Using her knowledge he instituted and maintained dharma, sacred laws that ensured stability and growth in society.
Brahma thus became the creator of the world with Saraswati as his wisdom.
Saraswati is one of the most ancient in the Hindu pantheon, yet in today’s times when it comes to worship, apart from the obligatory puja every year she’s largely forgotten.
Does the decline in the worship of Saraswati, the goddess of knowledge, over Laxmi, the Goddess of wealth and Durga, Goddess of power, reflect a materialistic society’s quest for money and power?
In an era when everybody is in a mad rush chasing money, many feel the blessings of Laxmi and Durga are all that matters. Perhaps it is felt that once you have money and power, all else will follow, a mark of the Kaliyuga we live in.
Isn’t it evident from the society’s mindset that “If she brings dowry or other material gifts, she gets respect. But if she wants her due otherwise, she has to fight for space.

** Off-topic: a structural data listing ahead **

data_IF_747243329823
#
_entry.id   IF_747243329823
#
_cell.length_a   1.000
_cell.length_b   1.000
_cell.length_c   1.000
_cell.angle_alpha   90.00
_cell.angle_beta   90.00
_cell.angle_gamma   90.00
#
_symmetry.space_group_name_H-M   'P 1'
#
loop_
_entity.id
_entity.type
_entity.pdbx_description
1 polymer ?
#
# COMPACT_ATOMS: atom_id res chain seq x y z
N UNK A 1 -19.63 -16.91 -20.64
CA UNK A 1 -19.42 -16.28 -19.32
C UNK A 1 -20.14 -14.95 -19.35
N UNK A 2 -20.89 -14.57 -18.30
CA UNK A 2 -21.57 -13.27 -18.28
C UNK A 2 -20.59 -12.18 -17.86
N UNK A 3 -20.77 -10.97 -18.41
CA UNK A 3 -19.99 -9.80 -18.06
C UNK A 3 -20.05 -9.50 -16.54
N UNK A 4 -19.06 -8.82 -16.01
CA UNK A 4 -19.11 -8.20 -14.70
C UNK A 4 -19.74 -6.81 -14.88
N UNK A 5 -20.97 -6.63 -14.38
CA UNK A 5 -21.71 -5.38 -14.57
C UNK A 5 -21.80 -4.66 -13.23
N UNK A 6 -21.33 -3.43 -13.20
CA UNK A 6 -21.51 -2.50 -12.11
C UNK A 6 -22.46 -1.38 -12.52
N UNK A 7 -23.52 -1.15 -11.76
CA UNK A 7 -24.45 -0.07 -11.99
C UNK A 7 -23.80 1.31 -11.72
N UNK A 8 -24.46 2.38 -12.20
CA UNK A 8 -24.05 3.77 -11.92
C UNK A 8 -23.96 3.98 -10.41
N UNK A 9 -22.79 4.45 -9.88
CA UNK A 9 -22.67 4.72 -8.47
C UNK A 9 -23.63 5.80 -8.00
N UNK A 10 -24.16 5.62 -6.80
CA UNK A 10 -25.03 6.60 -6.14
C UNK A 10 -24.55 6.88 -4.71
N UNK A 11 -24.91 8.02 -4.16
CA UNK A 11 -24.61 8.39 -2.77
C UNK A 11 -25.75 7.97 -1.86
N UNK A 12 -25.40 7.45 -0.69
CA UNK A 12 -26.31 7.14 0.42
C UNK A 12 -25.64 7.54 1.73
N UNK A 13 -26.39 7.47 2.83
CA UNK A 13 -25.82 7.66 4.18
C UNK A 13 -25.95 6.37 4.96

The Saraswati Idol in the sculpture is in focus to represent her rightful place. Whereas the star shape behind is a symbolism of the powers of Laxmi and Durga. It is a combination of an octagonal Laxmi yantra on the outer side and a triangular Durga yantra in the middle. Their purpose is said to be “to bestow wealth (money), good health and victory over enemies (power).
The scriptures suggest Saraswati is Lakshmi and Durga’s elder sister. Symbolically this means both wealth and empowerment can be yours once you acquire knowledge. Unfortunately, in a commercial world we’ve turned this whole idea upside down.
Perhaps in future she will again gain her rightful place.
‘Saraswati- answer to all the chaos’
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